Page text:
The 1930s were a pretty rough time. Unemployment hovered around 20 percent nationally, while the city’s poorest neighborhoods, like Harlem, had a 50 percent out-of-work rate.
These makeshift villages, many with disturbingly accurate nicknames, sprang up citywide, according to a March 26, 1933 New York Times article.
One called “Hardlucksville” formed off 10th Street next to the East River (at left). Five men resided there, selling firewood culled from the river:
“The three of them saw up the wood into stove lengths. the two others peddle the product in the East Side streets, trundling it from door to door in baby carts reclaimed from the junk pile. Among the five they earn a half-dollar a day, and that supports them,” the Times reported.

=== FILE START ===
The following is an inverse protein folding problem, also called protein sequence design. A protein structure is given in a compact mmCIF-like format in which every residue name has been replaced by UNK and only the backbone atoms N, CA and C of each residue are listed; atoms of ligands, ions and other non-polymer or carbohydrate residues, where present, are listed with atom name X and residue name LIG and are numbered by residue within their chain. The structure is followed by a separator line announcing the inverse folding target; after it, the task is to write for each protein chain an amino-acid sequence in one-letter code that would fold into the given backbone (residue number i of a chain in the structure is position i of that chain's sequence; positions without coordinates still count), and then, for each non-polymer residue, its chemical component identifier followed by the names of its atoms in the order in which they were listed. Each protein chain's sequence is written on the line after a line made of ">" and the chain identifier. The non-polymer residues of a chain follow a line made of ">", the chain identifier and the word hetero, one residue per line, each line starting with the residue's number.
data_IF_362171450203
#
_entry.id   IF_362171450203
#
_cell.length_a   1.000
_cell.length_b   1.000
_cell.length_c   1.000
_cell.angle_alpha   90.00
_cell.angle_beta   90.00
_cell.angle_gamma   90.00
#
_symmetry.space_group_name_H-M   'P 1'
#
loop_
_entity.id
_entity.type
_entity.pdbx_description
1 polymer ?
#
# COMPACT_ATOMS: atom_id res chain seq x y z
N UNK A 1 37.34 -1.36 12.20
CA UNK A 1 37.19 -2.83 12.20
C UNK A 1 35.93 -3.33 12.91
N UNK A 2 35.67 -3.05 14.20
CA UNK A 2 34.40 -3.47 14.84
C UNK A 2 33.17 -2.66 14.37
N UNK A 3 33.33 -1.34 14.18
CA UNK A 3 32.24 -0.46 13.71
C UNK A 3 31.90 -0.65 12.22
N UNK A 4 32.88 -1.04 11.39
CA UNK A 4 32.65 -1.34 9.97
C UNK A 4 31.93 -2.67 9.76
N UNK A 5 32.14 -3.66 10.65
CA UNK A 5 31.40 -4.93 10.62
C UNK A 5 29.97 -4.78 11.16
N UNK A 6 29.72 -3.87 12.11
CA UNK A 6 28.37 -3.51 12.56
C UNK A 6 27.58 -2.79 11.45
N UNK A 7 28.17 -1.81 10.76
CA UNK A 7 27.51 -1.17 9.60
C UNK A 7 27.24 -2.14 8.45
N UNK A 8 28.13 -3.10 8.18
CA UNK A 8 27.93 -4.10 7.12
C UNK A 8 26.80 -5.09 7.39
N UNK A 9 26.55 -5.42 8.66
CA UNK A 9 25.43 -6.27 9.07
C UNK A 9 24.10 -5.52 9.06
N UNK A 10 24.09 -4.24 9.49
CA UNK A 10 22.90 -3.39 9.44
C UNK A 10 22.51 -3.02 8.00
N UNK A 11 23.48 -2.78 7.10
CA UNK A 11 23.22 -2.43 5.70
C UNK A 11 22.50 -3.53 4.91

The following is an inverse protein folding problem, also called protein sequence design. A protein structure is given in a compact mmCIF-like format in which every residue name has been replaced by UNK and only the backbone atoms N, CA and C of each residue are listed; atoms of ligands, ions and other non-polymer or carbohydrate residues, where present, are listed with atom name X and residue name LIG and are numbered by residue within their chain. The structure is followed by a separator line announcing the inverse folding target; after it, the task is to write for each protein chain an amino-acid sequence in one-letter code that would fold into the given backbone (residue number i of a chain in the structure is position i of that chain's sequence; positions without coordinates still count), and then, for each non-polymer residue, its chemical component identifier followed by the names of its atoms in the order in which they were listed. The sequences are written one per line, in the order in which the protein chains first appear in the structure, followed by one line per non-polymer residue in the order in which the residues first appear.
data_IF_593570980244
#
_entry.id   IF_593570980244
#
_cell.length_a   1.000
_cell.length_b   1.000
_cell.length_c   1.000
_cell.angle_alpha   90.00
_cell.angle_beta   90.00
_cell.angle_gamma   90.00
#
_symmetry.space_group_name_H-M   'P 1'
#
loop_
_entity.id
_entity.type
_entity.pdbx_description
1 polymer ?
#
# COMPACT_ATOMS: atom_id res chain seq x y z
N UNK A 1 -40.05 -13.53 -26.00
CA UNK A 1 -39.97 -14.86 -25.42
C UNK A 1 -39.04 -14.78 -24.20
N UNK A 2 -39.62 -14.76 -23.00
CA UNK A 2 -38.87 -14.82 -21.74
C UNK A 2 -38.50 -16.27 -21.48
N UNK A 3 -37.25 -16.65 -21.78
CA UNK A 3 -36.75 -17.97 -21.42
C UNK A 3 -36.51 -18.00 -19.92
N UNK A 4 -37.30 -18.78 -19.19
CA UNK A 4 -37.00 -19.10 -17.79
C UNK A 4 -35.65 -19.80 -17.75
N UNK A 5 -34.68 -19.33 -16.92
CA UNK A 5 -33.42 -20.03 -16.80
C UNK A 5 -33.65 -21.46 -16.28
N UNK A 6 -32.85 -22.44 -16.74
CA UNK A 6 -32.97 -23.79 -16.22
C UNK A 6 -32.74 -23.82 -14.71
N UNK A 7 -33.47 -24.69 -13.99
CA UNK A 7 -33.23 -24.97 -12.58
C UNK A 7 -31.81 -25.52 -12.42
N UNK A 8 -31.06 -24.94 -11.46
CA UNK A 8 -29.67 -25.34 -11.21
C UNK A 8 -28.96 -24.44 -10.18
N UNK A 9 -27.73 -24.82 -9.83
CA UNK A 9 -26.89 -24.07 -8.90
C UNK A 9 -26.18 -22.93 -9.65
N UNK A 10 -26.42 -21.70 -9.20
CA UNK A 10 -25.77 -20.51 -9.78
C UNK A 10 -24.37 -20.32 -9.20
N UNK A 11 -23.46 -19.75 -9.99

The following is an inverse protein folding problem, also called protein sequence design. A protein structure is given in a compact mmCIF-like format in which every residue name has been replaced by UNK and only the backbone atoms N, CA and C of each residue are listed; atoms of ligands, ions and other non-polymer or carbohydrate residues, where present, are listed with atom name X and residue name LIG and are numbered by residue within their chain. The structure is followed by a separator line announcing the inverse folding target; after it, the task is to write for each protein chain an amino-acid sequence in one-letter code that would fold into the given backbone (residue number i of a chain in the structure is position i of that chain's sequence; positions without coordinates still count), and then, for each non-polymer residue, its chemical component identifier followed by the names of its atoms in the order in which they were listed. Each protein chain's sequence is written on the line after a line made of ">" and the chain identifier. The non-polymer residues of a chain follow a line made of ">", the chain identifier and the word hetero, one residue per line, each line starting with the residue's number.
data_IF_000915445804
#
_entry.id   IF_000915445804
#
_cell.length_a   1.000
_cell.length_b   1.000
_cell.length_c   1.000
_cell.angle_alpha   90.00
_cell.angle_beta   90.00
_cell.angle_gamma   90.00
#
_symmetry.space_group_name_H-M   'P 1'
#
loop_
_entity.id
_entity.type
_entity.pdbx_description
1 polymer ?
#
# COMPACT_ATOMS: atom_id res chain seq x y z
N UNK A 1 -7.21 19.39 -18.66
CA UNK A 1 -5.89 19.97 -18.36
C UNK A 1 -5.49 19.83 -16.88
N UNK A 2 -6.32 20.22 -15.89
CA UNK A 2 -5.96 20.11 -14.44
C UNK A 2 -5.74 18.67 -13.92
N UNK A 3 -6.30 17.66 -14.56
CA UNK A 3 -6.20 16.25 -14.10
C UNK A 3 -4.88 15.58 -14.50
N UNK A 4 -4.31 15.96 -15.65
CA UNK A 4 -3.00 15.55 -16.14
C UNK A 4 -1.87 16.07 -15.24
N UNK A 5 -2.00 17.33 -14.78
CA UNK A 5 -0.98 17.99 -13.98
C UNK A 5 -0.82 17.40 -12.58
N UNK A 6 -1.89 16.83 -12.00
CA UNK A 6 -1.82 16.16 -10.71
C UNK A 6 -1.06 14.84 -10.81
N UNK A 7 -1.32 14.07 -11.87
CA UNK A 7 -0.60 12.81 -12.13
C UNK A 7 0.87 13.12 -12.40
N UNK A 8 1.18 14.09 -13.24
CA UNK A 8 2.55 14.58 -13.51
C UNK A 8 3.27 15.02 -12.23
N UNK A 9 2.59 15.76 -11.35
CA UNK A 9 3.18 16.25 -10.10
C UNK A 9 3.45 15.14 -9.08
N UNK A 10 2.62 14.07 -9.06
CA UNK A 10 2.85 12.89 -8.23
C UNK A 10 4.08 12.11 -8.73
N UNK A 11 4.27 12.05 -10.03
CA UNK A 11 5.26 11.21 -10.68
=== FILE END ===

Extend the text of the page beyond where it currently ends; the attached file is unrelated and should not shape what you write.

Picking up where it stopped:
Another squat, “Camp Thomas Paine,” was home to dozens of World War I veterans; they lived in shacks in the West 70s near the Hudson River. And “Packing Box City” (above) popped up on Houston Street.
Central Park had its own Hooverville as well. Read more about it here.
Tags: Camp Thomas Paine, Central Park Hooverville, Depression-era New York City, hardlucksville, Harlem during the Depression, Hoovervilles, Hoovervilles in New York City, New York in the 1930s, Packing Box City, Squatters camps in New York City